“We run completely independently and if you look at the makeup of the team at Mettle, yes, there are some people have been working in banking for a long time but there are a lot of other people who are either from fintechs or have done other types of startups or other types of B2B businesses or consumer businesses and it’s definitely a different way of working. So we’re run independently, we can be agile we can be nimble, we can have quite a lean approach to what we do, try things with customers. But we have that Natwest connection where there’s a lot of experience and a lot of learnings, some of which have been pretty tough learnings over the years, that we can draw on…our customers can feel confident that behind Mettle there is a big banking institution and that their finances are secure.”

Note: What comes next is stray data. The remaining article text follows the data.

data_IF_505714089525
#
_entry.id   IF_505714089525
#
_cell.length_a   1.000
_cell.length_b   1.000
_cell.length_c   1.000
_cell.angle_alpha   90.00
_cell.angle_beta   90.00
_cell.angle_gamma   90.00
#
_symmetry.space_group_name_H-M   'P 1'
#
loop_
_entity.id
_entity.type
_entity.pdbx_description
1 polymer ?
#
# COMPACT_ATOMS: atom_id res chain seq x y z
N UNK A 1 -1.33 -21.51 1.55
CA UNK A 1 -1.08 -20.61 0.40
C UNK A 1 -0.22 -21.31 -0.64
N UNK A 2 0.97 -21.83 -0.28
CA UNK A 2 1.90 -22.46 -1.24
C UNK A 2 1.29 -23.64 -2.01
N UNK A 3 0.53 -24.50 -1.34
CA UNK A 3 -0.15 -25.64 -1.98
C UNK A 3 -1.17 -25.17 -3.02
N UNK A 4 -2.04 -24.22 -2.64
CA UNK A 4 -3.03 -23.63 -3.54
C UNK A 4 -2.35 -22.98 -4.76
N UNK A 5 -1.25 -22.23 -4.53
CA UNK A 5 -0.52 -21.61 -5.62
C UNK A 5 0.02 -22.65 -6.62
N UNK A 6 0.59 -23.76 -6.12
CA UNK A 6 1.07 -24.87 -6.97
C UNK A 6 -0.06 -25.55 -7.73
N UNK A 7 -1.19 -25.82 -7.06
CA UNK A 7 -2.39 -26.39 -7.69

Through its link to the Natwest group, Mettle is able to offer customers access to Free Agents accounting software free of charge, and Johnstone believes that this ability to leverage assets such as this while remaining independent is what “sets the brand apart”.
Small business banking
Small businesses have unsurprisingly been affected by the pandemic, with a survey from Simply Business survey showing that the pandemic has cost UK small businesses over £11,000 on average. This may not seem like much, but for the “writers, photographers, designers, engineers, handymen and dog walkers” that Mettle serves, this can be the difference between survival and closure.
In April the UK government launched The Small Business Grant Fund, with small businesses entitled to a one-off cash grant of £10,000 from their local council. The British Business Bank also recently approved three challenger banks to deliver the Coronavirus Business Interruption Loan Scheme.
Johnstone explains that, especially in the current climate, small businesses have specific banking needs that are not always met by larger traditional banks.
“The view is that the smaller end of businesses, so freelancers, contractors, very small limited companies, project workers etc. have been really caught between retail and business banking for a long time,” he says.